Hillary ClintonHillary Diane Rodham ClintonRepublican Ohio Senate candidate slams JD Vance over previous Trump comments Budowsky: Why GOP donors flock to Manchin and Sinema Countering the ongoing Republican delusion MORE said she is not intending to endorse any candidates in the 2020 Democratic primary race.
“I am not planning to endorse,” Clinton, the 2016 Democratic presidential nominee and former secretary of State, said in an interview with NPR on Tuesday. “I am going to say the same thing I’ve been saying from the beginning of this vigorous primary contest: I hope the voters will pick the person that is most able to beat Donald Trump in the electoral college. At the end of the day, that is all that matters.”
The comments came as 15 states and territories headed to the polls on Super Tuesday to allocate about a third of all the pledge delegates up for grabs in the primary cycle.
Early results suggest former Vice President Joe BidenJoe BidenPfizer CEO says vaccine data for those under 5 could be available by end of year Omicron coronavirus variant found in at least 10 states Photos of the Week: Schumer, ASU protest and sea turtles MORE received a swift boost from his weekend victory in the South Carolina primary, as early projections show him winning Virginia, North Carolina and Alabama. However, Sen. Bernie SandersBernie SandersOvernight Health Care — Presented by March of Dimes — Abortion access for 65M women at stake Hospitals in underserved communities face huge cuts in reckless 'Build Back Better' plan Sanders urges Biden to delay Medicare premium hike linked to Alzheimer's drug MORE (I-Vt.), who faced off against Clinton in the 2016 primary, is banking on strong showings in Texas and California to burnish a strong delegate lead.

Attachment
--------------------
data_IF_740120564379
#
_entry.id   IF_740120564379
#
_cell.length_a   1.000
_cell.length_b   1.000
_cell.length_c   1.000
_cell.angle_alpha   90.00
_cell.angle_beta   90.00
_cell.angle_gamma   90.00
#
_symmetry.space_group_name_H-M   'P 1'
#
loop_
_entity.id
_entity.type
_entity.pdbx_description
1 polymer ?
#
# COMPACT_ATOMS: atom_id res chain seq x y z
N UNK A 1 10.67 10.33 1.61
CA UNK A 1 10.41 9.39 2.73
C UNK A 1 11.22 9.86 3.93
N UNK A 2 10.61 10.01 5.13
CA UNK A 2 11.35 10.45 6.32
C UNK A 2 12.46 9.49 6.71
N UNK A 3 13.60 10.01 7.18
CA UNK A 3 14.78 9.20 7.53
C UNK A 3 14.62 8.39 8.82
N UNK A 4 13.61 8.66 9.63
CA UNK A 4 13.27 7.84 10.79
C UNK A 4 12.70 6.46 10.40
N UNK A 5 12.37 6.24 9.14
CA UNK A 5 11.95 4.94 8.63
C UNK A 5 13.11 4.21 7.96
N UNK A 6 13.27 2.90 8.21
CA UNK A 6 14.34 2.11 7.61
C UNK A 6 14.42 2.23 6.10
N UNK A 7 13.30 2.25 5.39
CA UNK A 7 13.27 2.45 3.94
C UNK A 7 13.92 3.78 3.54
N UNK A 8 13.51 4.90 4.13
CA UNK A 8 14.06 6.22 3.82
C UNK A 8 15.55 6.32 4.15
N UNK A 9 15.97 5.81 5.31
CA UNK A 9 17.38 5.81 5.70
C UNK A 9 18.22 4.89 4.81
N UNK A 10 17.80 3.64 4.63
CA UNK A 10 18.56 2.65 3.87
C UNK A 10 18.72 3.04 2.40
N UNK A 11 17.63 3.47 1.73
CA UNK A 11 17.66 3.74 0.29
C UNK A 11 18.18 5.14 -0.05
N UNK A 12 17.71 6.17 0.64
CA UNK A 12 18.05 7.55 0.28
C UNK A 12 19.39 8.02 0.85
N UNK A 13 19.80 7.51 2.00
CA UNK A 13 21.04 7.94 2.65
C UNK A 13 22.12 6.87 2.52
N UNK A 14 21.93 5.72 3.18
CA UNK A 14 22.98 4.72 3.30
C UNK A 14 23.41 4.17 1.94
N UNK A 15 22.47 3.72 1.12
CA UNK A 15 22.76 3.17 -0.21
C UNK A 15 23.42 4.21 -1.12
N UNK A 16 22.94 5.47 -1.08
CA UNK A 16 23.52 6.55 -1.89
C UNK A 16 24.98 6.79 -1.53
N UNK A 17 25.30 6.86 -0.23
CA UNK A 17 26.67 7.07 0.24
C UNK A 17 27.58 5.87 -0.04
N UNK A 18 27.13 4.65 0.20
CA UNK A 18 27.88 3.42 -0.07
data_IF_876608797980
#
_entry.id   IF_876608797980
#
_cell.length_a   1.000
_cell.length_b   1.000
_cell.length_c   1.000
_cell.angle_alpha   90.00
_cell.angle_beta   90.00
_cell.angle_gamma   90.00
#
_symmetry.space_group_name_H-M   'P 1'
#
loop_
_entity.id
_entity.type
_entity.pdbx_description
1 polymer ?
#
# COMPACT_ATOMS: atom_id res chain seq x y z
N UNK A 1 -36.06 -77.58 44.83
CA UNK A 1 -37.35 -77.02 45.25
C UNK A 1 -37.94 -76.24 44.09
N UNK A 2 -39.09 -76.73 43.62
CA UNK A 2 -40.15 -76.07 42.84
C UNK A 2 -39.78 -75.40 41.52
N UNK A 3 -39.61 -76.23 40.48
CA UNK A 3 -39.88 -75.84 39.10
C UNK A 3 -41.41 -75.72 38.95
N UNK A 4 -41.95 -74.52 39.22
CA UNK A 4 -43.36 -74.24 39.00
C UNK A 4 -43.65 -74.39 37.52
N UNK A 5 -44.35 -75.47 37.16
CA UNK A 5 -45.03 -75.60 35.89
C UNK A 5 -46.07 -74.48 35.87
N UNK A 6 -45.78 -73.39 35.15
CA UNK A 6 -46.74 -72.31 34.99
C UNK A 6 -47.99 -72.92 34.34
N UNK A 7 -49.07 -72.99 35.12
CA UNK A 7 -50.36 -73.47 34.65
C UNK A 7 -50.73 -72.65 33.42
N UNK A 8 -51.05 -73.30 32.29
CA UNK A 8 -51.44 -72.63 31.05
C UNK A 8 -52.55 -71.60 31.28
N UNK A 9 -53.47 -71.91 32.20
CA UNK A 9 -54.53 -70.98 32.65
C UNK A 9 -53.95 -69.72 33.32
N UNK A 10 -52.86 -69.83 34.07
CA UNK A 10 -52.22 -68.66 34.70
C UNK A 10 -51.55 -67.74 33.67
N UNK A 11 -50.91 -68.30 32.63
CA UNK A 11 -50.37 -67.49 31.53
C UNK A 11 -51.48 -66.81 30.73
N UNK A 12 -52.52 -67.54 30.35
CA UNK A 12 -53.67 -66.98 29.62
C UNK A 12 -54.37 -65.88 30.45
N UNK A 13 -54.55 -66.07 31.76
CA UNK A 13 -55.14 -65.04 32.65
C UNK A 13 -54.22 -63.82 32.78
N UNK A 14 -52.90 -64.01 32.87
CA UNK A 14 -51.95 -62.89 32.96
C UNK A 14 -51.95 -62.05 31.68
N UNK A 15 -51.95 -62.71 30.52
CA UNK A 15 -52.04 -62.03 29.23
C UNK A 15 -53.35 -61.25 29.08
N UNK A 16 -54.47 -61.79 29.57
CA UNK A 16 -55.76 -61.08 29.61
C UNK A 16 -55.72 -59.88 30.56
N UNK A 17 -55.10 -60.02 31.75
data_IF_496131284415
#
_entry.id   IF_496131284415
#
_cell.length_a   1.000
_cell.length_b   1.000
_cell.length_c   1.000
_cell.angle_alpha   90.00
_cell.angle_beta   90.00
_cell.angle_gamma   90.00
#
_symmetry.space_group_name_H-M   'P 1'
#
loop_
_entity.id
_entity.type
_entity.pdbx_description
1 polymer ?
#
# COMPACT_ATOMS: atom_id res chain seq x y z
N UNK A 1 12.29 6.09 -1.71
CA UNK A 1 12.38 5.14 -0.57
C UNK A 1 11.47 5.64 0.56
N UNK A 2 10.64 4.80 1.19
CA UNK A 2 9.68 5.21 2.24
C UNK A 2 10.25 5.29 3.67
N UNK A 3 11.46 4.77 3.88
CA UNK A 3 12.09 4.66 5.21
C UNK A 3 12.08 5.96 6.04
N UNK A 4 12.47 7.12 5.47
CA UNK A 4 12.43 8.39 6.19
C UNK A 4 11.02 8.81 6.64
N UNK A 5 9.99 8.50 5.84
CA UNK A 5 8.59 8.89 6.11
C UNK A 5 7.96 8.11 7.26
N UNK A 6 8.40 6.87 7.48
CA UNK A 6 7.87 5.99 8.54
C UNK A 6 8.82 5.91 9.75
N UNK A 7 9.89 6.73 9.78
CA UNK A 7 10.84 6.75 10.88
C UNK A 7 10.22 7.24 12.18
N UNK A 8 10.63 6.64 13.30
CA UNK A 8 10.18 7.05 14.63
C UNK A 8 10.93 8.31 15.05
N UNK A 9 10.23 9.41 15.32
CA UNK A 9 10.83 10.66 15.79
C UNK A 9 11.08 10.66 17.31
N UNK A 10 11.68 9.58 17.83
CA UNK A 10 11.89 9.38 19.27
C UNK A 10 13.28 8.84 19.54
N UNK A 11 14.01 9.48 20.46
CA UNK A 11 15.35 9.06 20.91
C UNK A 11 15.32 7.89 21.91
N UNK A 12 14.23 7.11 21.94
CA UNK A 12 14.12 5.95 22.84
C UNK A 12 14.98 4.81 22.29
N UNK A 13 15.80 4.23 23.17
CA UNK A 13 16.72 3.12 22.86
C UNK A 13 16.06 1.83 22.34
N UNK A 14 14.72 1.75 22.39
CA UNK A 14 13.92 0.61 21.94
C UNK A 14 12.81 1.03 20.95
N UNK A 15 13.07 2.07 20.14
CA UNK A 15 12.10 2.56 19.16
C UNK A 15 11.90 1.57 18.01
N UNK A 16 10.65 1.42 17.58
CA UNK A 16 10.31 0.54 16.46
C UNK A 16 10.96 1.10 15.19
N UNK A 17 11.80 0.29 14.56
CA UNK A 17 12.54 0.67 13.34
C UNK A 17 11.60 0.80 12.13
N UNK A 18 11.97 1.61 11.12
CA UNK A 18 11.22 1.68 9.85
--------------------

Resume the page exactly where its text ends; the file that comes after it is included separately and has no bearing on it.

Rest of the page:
Clinton also beat back claims from Sanders supporters that the Democratic “establishment” is working to undermine the Vermont lawmaker’s White House bid after Biden received an avalanche of endorsements from prominent Democratic figures. The complaints from progressives echoed concerns they voiced in 2016 in the race against Clinton.
“If the ‘establishment’ means you put your head down, you get to work, you figure out how you’re going to pay for things, you build a coalition, you actually make change — then I think that’s a misnomer,” Clinton said.
Clinton eventually garnered more pledged delegates and superdelegates in the 2016 primary against Sanders, but ultimately lost the general election against President TrumpDonald TrumpHillicon Valley — State Dept. employees targets of spyware Ohio Republican Party meeting ends abruptly over anti-DeWine protesters Jan. 6 panel faces new test as first witness pleads the Fifth MORE despite winning the popular vote.